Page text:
The Holevo bound is not reachable in most practical settings because it demands a collective measurement on an infinite number of copies of the quantum state. Contemporary approaches to collective measurements on optical systems are also limited in their scalability and the limited gate set available can make it harder to implement an arbitrary optimal measurement.

Scalability is a major challenge in quantum computing and quantum metrology. Moreover, the limited gate set accessible on optical systems can make it more difficult to incorporate an arbitrary optimal measurement. This is a significant limitation in the field, as it makes it difficult to implement large-scale quantum computing and quantum-enhanced sensing networks.

Highlights of the Current Study

In this study, the researchers employed theoretically ideal single- and two-copy collective measurements to estimate two non-commuting qubit rotations simultaneously.

"By entangling two identical quantum systems, we can acquire more information," co-author Dr. Syed Assad said. "There is some unavoidable noise associated with measuring any property of a quantum system. By entangling the two, we're able to reduce this noise and get a more accurate measurement."

The researchers implemented their optimal measurements on trapped-ion, superconducting, and photonic systems. In contrast to the limited gate set available on optical systems, this allows for a more flexible and scalable method for implementing collective measurements.

The Holevo Cramér–Rao bound (Holevo bound) was used as a theoretical framework for the design of the collective measurements. The Holevo bound sets the ultimate achievable limits in quantum multi-parameter approximation. By approaching this bound, the researchers were able to demonstrate that their measurements can achieve the ultimate attainable limits for multi-parameter estimation.

Findings and Future Perspective

The researchers found that their measurements allow for the implementation of quantum-enhanced sensing, even in high levels of decoherence, unlike the use of entangled probe states. The study also drew fundamental insights into the interpretation of the uncertainty principle.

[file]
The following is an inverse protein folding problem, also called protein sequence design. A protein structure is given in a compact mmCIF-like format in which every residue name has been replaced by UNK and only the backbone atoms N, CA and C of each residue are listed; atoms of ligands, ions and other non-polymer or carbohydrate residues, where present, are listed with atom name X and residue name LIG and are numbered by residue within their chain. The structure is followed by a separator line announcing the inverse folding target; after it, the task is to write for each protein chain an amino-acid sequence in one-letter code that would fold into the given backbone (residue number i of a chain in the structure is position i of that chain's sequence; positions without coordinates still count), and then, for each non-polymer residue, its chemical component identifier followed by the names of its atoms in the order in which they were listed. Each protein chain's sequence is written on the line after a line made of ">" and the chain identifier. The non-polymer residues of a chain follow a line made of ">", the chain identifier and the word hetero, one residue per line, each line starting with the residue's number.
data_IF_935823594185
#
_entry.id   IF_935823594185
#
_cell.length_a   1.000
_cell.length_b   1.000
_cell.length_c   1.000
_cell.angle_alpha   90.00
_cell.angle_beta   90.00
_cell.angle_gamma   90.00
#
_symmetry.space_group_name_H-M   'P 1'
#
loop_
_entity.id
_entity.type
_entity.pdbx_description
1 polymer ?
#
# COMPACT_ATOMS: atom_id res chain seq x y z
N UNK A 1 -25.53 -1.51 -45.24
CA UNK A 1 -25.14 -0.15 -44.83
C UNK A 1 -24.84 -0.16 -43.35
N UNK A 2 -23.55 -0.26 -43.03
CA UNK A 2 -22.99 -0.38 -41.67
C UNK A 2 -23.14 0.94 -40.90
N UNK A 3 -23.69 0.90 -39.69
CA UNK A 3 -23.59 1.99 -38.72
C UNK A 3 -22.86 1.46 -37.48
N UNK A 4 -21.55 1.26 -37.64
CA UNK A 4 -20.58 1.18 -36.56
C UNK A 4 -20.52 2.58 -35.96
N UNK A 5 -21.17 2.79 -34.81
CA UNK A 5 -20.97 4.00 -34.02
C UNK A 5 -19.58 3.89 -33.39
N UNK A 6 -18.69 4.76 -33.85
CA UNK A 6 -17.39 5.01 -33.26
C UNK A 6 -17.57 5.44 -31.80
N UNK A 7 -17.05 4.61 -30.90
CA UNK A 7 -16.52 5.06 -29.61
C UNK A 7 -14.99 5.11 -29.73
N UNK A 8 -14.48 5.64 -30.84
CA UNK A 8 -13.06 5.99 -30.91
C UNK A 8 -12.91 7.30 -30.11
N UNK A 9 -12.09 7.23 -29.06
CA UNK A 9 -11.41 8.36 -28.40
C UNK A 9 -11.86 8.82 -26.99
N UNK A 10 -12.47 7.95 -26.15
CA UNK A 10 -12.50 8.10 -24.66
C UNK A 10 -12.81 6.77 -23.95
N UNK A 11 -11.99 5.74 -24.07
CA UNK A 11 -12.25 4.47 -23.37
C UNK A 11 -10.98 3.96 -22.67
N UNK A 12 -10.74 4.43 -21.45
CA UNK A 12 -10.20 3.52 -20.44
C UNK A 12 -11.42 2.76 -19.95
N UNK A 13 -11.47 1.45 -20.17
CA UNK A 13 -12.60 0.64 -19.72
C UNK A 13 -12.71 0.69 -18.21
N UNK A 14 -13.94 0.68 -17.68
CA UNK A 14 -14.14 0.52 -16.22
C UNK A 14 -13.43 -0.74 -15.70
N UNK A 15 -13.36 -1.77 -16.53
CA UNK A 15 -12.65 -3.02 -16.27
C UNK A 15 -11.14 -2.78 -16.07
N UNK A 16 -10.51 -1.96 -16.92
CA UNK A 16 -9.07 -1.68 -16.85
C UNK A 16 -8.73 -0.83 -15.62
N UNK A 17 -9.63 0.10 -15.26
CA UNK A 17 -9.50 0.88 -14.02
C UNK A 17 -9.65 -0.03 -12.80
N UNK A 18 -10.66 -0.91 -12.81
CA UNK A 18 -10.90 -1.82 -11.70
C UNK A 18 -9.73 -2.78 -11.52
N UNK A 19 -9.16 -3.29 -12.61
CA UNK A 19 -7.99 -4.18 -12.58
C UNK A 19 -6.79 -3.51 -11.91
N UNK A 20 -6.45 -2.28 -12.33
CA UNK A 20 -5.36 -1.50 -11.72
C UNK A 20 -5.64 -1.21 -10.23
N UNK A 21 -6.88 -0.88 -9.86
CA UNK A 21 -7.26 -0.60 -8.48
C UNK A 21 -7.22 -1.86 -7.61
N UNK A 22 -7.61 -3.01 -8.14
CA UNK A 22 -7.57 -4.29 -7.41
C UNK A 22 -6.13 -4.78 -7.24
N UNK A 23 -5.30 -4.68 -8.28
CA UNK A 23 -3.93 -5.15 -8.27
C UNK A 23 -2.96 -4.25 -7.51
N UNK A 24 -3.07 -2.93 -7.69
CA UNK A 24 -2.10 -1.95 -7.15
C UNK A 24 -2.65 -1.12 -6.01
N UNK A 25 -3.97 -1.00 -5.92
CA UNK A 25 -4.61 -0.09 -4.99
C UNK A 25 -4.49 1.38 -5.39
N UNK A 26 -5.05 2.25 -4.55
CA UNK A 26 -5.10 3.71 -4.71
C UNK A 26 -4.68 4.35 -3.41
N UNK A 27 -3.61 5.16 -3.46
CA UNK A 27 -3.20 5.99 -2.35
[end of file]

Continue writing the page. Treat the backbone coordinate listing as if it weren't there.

This research has many physically motivated applications, including concurrently assessing phase and phase diffusion, quantum super-resolution, approximating the components of a three-dimensional field, and tracking chemical processes. Moreover, collective measurements enable quantum-enhanced detection even in significant decoherence.

The research also highlights the potential of superconducting, trapped-ion, and photonic systems to be used in large-scale quantum computing and quantum-enhanced sensing networks.

It is anticipated that the current approach will be more versatile and scalable for future research in the field and will pave the way for a new generation of quantum-enhanced sensing and communication technology.

Reference

Conlon, L. O. et al. (2023). Approaching optimal entangling collective measurements on quantum computing platforms. Nature Physics. Available at: https://doi.org/10.1038/s41567-022-01875-7

SourceAustralian National University

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Hussain Ahmed

Written by

Hussain Ahmed

Hussain graduated from Institute of Space Technology, Islamabad with Bachelors in Aerospace Engineering. During his studies, he worked on several research projects related to Aerospace Materials & Structures, Computational Fluid Dynamics, Nano-technology & Robotics. After graduating, he has been working as a freelance Aerospace Engineering consultant. He developed an interest in technical writing during sophomore year of his B.S degree and has wrote several research articles in different publications. During his free time, he enjoys writing poetry, watching movies and playing Football.